Each year, I introduce our employees to our remarkable network of non-profit partners spanning 28 locations where we have operations. The fact I can continually enable those partnerships is why I know I have the best job around. And during our annual week of service, I’ll get to see that happen again and again, in support of more than 60 organizations across the U.S.
It just happens to be my favorite week of the year.
Follow the action through #givingthatmatters on Instagram and Twitter.
“I’m so impressed with the work you do in Camden!”
This is the single most common comment I hear from supporters, volunteers, corporate sponsors, event guests, and, recently, a local senator! As a matter of fact, UrbanPromise was formally recognized in 2017 as NPO of the Year by the Non Profit Development Center of Southern New Jersey, for outstanding contribution to and impact on the community. We are extremely proud of this award because it acknowledges the high quality programs we offer, and the talented staff we employ who are devoted to lifting up the children of Camden every day. I hope it encourages you to know that the organization you so generously support every year is being honored for excellence, and I hope you share in our pride!
We are grateful to God for this season of awards and recognition. The work we do here in Camden is hard and there are many challenges and setbacks. Today, we invite you to share in our victories as we look towards our 30-year celebration this fall. Thank you for making our work possible!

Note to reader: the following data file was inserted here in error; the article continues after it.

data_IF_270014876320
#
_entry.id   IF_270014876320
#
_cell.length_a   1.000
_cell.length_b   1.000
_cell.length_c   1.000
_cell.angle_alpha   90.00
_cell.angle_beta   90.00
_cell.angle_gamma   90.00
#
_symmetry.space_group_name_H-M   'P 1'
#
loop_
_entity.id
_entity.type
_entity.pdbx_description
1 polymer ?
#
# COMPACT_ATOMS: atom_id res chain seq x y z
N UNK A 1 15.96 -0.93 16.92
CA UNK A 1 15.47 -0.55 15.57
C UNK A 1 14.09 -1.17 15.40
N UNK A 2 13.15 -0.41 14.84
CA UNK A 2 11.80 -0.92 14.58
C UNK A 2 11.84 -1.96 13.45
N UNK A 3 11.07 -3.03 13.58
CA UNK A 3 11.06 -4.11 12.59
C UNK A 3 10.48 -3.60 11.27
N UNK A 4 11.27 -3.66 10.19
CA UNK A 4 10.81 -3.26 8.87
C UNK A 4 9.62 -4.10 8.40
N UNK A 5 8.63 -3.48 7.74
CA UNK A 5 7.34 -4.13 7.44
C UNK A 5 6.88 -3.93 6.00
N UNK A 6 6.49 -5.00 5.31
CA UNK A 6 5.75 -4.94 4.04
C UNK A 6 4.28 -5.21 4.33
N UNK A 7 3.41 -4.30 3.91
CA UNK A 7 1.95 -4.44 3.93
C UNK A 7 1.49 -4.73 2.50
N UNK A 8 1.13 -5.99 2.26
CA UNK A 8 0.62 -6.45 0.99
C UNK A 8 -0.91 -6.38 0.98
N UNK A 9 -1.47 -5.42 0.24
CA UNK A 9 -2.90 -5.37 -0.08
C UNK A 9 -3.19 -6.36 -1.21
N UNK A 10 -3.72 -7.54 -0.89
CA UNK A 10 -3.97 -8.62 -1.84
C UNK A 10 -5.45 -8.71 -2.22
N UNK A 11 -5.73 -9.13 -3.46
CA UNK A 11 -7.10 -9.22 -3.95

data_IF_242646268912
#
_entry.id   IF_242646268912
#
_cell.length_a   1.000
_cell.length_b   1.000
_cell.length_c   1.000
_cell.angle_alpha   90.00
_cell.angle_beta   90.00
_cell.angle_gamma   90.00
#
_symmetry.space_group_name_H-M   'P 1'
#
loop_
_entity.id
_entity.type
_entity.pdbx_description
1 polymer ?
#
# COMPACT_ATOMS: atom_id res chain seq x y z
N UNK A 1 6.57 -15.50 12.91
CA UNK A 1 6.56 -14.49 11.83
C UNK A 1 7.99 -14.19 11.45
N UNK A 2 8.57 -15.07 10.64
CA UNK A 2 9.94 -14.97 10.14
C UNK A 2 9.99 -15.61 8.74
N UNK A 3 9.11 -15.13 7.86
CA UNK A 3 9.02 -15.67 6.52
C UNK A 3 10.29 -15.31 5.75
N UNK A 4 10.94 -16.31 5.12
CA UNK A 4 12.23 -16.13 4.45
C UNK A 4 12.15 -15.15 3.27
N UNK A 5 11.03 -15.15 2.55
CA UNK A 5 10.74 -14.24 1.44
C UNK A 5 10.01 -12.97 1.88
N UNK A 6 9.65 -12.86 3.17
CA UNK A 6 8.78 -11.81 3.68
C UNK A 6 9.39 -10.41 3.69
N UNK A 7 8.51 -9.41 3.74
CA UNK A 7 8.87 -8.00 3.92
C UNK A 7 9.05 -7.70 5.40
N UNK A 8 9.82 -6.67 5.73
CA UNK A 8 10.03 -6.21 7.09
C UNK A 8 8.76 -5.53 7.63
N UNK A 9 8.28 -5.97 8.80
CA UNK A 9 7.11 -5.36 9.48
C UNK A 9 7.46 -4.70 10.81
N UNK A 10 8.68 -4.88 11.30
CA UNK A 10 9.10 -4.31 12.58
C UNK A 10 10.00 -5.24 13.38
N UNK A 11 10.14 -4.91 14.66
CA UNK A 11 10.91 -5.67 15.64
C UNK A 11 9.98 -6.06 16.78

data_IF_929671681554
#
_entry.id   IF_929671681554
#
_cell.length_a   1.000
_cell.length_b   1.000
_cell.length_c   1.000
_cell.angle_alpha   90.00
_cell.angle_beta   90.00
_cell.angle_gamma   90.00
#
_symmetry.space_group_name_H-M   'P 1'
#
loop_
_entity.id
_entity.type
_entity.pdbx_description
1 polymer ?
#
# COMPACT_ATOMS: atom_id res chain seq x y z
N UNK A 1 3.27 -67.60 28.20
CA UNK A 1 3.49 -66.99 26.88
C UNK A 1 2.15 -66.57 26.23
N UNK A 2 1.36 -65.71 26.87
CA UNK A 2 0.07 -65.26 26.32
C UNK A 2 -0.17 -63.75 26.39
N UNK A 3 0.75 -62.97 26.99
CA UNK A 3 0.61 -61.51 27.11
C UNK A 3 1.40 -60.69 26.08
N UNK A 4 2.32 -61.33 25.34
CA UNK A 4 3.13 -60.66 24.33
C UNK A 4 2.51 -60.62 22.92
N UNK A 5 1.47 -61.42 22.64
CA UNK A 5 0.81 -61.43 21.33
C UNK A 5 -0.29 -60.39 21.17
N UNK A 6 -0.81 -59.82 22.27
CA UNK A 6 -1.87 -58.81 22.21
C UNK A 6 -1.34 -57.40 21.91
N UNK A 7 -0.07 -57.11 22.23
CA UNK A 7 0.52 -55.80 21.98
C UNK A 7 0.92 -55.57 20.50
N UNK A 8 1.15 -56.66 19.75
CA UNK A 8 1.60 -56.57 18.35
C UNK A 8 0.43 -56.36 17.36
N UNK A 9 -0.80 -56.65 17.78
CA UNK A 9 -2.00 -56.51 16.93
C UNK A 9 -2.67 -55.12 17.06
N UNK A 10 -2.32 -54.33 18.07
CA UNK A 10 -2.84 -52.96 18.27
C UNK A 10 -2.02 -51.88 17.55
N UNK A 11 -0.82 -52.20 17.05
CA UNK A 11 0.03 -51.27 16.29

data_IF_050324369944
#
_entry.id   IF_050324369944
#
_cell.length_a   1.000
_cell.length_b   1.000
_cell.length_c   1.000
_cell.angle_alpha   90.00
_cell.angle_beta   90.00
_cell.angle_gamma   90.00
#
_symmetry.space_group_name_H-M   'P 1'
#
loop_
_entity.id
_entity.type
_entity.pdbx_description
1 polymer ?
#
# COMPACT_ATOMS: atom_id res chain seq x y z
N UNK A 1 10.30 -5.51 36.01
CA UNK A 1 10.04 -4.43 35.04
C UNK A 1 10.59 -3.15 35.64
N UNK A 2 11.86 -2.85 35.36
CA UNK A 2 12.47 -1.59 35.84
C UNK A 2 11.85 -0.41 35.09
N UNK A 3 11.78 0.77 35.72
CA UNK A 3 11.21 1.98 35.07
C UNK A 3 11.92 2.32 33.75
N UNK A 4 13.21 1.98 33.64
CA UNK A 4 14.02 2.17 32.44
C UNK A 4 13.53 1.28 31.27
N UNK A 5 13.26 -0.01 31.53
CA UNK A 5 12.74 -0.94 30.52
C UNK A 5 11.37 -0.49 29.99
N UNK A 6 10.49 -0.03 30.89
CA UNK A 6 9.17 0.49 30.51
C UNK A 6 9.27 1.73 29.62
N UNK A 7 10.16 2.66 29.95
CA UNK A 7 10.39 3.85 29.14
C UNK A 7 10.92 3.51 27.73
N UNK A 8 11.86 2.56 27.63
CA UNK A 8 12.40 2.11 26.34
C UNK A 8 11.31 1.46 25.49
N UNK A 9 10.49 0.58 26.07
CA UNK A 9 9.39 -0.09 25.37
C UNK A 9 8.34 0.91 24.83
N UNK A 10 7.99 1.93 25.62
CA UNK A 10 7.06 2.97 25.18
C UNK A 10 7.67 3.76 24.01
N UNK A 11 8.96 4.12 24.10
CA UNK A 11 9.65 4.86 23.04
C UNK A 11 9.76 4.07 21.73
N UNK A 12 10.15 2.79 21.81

Whatever is true...whatever is lovely...dwell on these things.
I recently watched a TEDx talk by retired National Geographic photographer Dewitt Jones entitled "Celebrate What's Right With the World!"
As a brilliant career photographer, Jones talks about "putting on a lens of celebration"—a lens that intentionally looks for beauty, for goodness, and for the things that are wonderful in the world. Breathtaking photos punctuate his presentation. I'd recommend you listen. Dewitt has got me thinking about being more intentional in choosing and securing this "lens of celebration" that he maintains will fill my soul and help me live more gratefully.
With this on my mind, I was thrilled to read a letter this week from a former UrbanPromise Academy student named Jessica. Her life was transformed by our high school Trekker program.
"Trekkers taught me to find beauty in every situation," she eloquently wrote, "even unfavorable ones."Jessica gushed about paddling a canoe in the Pine Barrens, climbing Mt. Washington in New Hampshire, and kayaking in Maine.
"Being able to walk around the Pine Barrens and smell the scent of the trees and hear noises other than car horns and trains was amazing." For a city kid like Jessica, exposure to nature is a really big deal. It changed her view of the world. It changed her self-perception. It fed her soul.